Rogers Smart Drive turns your car into a hotspot on wheels

Rogers Communications Inc. is offering a new product that will get you a connected car, even if you’re still driving an old clunker from 1998.

The Rogers Smart Drive device simply plugs into your car’s OBD-II port (usually found somewhere just under the steering wheel) and provides a Wi-Fi hotspot. Customers install a companion smartphone app called Rogers Smart Drive and sign-in with their Rogers account to setup the device. It requires a micro-SIM card and is intended to be an add-on to a mobile service place.

Rogers is selling the device for $99 on a two-year term, and the monthly subscription on its Share Everything plan is $15. Customers will get a bonus of an extra 1 GB a month for 12 months as well.

The device is built by ZTE and powered by Mojio’s open platform for connected cars.

In addition to the cellular connectivity, the device can also track a car’s location and set alerts to monitor vehicle speed. The selling point here being that concerned parents can keep an eye on how their teenagers are handling the family sedan. The data coming out of the OBD-II port can also diagnose car problems, such as providing an error code when your “check engine” light is on.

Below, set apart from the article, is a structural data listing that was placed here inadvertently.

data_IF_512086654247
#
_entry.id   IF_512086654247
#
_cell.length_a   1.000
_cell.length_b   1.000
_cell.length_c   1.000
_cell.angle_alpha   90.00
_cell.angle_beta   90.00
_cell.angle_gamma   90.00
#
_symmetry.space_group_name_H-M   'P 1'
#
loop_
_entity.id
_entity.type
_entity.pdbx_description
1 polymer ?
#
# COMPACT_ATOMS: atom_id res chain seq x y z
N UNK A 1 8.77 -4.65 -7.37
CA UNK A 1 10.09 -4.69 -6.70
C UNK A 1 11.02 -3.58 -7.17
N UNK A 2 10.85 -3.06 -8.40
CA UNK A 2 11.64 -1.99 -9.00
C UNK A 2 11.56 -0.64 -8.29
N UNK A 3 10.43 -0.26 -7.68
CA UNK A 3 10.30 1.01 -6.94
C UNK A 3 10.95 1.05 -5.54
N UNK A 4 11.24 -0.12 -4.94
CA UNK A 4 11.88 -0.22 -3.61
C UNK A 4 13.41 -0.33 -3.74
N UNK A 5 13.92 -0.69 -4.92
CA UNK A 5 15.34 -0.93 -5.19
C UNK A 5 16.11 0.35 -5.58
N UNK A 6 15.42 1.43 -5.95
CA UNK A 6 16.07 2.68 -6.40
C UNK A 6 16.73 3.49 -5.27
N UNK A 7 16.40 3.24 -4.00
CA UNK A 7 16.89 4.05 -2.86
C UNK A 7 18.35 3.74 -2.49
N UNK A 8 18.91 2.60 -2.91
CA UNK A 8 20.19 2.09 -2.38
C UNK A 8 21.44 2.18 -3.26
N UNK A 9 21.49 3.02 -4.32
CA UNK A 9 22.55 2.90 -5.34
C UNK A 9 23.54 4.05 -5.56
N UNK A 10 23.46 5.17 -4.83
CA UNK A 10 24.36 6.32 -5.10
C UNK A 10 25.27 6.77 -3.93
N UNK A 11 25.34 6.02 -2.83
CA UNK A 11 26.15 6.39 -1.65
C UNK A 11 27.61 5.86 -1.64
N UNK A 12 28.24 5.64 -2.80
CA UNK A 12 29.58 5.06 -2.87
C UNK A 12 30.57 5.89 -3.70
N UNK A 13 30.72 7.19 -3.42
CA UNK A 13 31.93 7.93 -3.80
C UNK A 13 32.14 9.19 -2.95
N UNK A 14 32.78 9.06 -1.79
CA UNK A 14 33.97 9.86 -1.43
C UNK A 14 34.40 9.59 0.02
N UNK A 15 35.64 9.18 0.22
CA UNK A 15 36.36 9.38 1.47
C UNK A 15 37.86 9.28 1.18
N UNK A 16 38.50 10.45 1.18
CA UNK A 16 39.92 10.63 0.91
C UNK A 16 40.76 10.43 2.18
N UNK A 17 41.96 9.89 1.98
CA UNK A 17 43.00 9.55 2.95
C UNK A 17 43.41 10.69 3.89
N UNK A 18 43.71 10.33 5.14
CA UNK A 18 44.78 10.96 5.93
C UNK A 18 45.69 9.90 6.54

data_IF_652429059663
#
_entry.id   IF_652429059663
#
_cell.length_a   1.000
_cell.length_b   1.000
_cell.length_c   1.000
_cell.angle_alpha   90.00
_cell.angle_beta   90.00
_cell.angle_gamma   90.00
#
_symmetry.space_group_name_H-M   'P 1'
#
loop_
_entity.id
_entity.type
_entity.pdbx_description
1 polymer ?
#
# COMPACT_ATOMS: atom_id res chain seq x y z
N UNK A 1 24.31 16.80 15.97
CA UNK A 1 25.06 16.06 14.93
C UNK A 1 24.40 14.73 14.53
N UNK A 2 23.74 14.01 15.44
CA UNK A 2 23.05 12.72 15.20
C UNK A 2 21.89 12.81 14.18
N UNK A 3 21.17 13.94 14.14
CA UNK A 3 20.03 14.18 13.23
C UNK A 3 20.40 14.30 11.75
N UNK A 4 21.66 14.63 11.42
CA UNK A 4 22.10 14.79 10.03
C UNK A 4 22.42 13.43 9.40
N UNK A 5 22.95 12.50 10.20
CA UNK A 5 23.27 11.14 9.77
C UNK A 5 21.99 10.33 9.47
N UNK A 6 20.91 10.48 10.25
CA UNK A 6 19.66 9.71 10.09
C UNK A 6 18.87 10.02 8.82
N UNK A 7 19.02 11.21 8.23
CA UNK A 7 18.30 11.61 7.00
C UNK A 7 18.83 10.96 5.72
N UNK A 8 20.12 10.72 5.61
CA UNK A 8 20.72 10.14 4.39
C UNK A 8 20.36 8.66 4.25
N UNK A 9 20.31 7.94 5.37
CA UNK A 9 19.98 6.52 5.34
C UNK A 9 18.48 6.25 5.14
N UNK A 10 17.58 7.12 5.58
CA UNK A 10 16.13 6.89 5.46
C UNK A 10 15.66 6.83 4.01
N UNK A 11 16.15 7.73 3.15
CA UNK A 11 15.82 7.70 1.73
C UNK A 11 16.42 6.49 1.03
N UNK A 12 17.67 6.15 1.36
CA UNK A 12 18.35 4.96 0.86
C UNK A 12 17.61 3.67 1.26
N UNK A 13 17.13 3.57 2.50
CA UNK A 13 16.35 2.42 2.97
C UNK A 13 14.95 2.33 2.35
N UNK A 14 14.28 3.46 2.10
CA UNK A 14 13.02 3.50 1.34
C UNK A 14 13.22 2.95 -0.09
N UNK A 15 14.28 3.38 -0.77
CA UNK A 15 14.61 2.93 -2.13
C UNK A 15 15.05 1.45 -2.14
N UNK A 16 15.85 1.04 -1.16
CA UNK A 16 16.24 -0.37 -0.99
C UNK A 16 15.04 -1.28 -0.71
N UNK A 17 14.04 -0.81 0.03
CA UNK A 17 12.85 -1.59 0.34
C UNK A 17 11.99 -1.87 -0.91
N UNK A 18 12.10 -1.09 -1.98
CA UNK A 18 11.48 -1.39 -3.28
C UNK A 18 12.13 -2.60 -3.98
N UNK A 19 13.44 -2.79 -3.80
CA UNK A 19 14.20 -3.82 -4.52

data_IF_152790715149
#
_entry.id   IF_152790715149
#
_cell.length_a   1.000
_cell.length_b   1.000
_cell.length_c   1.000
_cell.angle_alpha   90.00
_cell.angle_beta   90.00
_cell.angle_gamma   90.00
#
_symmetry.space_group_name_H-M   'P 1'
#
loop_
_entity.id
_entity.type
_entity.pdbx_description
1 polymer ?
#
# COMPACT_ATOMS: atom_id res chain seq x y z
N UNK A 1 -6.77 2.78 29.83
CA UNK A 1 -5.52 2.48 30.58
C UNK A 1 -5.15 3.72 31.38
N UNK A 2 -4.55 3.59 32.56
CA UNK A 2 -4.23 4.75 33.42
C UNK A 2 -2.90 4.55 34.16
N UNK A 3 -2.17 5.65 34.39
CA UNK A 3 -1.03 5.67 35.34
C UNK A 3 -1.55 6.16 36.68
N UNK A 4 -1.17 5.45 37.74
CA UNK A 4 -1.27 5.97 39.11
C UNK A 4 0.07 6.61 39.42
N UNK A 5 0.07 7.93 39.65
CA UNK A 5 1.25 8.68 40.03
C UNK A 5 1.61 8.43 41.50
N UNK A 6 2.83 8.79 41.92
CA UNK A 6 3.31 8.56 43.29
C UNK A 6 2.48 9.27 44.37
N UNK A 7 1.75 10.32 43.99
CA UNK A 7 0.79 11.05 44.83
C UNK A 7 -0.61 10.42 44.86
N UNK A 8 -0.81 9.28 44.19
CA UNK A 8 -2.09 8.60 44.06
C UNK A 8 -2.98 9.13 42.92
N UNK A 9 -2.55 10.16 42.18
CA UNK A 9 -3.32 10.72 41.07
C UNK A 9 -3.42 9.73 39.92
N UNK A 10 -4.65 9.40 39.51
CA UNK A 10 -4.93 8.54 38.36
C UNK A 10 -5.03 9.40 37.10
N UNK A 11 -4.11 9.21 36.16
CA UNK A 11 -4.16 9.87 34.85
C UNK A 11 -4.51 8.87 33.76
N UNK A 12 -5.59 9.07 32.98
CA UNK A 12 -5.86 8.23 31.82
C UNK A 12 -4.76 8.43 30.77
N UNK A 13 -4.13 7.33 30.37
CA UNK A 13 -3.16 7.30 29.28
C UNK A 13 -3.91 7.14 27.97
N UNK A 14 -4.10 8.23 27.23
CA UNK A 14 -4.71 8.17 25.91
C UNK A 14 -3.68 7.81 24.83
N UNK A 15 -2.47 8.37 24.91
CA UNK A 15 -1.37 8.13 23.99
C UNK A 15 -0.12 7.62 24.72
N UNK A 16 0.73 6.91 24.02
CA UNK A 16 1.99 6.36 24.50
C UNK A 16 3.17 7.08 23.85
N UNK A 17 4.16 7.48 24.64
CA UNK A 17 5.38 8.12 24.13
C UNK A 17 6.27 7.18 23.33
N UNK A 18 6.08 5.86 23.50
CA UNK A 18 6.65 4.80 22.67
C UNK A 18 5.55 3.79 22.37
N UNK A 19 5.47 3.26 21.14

The app can also alert users if their car is hit while parked and provide maintenance reminders.

With connected car applications becoming more popular and consumers showing that they want to use data-intensive applications in the car for navigation, information, and entertainment, Rogers likely wants to test the market for this device that basically turns a car into a hotspot on wheels.

Whether the frills of the app and the separate connection point offer enough functionality over just turning your smartphone into a hot spot will be demonstrated in sales.

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Brian Jackson
Brian Jackson
Former editorial director of IT World Canada. Current research director at Info-Tech

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